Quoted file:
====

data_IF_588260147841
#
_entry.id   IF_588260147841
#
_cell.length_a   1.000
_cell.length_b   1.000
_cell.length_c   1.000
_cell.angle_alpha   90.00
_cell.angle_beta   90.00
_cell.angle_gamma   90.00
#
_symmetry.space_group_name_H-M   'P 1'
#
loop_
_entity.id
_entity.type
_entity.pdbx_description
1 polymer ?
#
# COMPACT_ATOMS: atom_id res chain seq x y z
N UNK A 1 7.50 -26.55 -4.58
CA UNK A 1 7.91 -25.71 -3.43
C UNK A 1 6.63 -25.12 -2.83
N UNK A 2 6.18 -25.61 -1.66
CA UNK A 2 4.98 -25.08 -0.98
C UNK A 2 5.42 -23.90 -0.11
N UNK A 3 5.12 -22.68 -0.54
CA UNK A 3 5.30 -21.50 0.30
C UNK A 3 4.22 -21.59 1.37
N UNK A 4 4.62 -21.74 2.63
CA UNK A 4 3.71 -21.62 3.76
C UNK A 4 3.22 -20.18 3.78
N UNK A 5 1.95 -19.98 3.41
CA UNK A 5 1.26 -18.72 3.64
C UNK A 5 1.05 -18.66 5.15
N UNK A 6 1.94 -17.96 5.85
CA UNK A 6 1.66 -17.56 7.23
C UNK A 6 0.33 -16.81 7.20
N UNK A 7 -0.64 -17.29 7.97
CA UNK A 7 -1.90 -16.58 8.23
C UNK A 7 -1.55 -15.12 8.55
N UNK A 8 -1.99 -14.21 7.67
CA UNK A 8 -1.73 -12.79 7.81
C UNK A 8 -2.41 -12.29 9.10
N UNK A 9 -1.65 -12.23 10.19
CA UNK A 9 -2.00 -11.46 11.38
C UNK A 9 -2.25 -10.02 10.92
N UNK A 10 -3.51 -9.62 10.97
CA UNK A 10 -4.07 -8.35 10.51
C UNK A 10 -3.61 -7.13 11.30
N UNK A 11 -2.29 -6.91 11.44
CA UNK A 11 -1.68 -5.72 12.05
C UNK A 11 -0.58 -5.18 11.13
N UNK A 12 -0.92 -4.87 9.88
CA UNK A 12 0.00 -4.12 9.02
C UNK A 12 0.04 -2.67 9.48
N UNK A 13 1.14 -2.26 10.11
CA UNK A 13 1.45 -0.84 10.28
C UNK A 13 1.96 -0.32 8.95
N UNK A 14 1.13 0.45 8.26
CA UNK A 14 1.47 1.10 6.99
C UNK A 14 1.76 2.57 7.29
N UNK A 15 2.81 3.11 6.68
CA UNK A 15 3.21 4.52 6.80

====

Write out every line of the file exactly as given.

data_IF_588260147841
#
_entry.id   IF_588260147841
#
_cell.length_a   1.000
_cell.length_b   1.000
_cell.length_c   1.000
_cell.angle_alpha   90.00
_cell.angle_beta   90.00
_cell.angle_gamma   90.00
#
_symmetry.space_group_name_H-M   'P 1'
#
loop_
_entity.id
_entity.type
_entity.pdbx_description
1 polymer ?
#
# COMPACT_ATOMS: atom_id res chain seq x y z
N UNK A 1 7.50 -26.55 -4.58
CA UNK A 1 7.91 -25.71 -3.43
C UNK A 1 6.63 -25.12 -2.83
N UNK A 2 6.18 -25.61 -1.66
CA UNK A 2 4.98 -25.08 -0.98
C UNK A 2 5.42 -23.90 -0.11
N UNK A 3 5.12 -22.68 -0.54
CA UNK A 3 5.30 -21.50 0.30
C UNK A 3 4.22 -21.59 1.37
N UNK A 4 4.62 -21.74 2.63
CA UNK A 4 3.71 -21.62 3.76
C UNK A 4 3.22 -20.18 3.78
N UNK A 5 1.95 -19.98 3.41
CA UNK A 5 1.26 -18.72 3.64
C UNK A 5 1.05 -18.66 5.15
N UNK A 6 1.94 -17.96 5.85
CA UNK A 6 1.66 -17.56 7.23
C UNK A 6 0.33 -16.81 7.20
N UNK A 7 -0.64 -17.29 7.97
CA UNK A 7 -1.90 -16.58 8.23
C UNK A 7 -1.55 -15.12 8.55
N UNK A 8 -1.99 -14.21 7.67
CA UNK A 8 -1.73 -12.79 7.81
C UNK A 8 -2.41 -12.29 9.10
N UNK A 9 -1.65 -12.23 10.19
CA UNK A 9 -2.00 -11.46 11.38
C UNK A 9 -2.25 -10.02 10.92
N UNK A 10 -3.51 -9.62 10.97
CA UNK A 10 -4.07 -8.35 10.51
C UNK A 10 -3.61 -7.13 11.30
N UNK A 11 -2.29 -6.91 11.44
CA UNK A 11 -1.68 -5.72 12.05
C UNK A 11 -0.58 -5.18 11.13
N UNK A 12 -0.92 -4.87 9.88
CA UNK A 12 0.00 -4.12 9.02
C UNK A 12 0.04 -2.67 9.48
N UNK A 13 1.14 -2.26 10.11
CA UNK A 13 1.45 -0.84 10.28
C UNK A 13 1.96 -0.32 8.95
N UNK A 14 1.13 0.45 8.26
CA UNK A 14 1.47 1.10 6.99
C UNK A 14 1.76 2.57 7.29
N UNK A 15 2.81 3.11 6.68
CA UNK A 15 3.21 4.52 6.80